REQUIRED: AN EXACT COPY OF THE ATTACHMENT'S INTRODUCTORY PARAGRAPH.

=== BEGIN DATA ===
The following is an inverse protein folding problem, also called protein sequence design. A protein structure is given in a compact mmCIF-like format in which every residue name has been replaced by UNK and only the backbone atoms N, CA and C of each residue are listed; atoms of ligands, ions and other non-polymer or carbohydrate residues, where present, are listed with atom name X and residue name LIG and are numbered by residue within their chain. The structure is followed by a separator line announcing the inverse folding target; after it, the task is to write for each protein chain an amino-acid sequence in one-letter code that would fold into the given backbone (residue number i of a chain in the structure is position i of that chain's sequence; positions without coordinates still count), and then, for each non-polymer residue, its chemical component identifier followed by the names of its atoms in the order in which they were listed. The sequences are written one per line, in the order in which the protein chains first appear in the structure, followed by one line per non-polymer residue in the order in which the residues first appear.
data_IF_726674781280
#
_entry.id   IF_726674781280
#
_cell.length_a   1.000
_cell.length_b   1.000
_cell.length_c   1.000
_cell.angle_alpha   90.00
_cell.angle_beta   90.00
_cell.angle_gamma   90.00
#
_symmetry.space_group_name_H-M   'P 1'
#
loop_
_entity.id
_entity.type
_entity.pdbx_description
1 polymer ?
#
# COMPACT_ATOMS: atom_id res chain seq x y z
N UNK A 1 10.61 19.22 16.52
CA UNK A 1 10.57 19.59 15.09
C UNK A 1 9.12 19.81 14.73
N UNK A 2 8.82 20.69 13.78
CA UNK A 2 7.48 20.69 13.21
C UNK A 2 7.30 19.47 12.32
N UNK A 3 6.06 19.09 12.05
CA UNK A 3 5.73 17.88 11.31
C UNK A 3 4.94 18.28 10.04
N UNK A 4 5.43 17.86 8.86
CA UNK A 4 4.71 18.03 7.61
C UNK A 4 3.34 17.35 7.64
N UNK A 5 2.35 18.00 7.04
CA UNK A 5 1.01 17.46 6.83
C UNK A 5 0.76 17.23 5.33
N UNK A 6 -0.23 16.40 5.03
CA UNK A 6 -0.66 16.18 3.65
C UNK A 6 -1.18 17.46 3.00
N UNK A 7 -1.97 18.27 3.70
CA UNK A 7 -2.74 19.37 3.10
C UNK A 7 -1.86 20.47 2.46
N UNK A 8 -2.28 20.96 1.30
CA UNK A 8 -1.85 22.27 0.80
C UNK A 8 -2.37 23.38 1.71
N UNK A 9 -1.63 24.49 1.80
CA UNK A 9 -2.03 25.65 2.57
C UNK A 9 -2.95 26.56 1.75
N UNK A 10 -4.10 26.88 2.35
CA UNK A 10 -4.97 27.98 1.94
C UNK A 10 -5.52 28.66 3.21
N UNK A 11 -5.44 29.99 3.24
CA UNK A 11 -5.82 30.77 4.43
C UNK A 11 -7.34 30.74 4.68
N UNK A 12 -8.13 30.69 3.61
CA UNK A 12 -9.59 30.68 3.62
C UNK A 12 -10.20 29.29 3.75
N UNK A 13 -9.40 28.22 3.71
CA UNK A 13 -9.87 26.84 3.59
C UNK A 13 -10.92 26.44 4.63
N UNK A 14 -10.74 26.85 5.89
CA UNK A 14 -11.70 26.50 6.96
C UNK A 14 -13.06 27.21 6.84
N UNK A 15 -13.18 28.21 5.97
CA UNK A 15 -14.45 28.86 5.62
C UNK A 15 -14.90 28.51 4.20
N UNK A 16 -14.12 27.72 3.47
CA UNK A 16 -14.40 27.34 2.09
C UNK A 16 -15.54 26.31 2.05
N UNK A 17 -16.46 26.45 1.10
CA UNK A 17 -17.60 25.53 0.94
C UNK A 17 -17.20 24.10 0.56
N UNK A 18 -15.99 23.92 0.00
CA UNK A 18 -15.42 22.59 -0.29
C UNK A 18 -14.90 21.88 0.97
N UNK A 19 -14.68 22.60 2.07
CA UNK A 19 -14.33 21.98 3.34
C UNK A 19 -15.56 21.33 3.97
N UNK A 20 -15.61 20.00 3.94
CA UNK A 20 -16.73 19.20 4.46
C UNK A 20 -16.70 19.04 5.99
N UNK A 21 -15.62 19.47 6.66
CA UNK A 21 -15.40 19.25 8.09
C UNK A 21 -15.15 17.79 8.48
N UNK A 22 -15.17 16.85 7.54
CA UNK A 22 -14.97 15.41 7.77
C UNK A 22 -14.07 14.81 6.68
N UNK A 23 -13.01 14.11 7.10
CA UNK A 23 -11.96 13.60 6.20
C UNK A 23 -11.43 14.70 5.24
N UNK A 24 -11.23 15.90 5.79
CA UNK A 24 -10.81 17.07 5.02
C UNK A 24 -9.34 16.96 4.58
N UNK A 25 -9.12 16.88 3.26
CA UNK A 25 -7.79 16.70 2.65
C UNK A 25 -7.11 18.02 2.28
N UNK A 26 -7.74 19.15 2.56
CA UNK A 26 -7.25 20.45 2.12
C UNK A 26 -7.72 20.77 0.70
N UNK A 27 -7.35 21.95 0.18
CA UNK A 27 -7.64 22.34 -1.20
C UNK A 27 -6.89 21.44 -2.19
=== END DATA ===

The following is an inverse protein folding problem, also called protein sequence design. A protein structure is given in a compact mmCIF-like format in which every residue name has been replaced by UNK and only the backbone atoms N, CA and C of each residue are listed; atoms of ligands, ions and other non-polymer or carbohydrate residues, where present, are listed with atom name X and residue name LIG and are numbered by residue within their chain. The structure is followed by a separator line announcing the inverse folding target; after it, the task is to write for each protein chain an amino-acid sequence in one-letter code that would fold into the given backbone (residue number i of a chain in the structure is position i of that chain's sequence; positions without coordinates still count), and then, for each non-polymer residue, its chemical component identifier followed by the names of its atoms in the order in which they were listed. The sequences are written one per line, in the order in which the protein chains first appear in the structure, followed by one line per non-polymer residue in the order in which the residues first appear.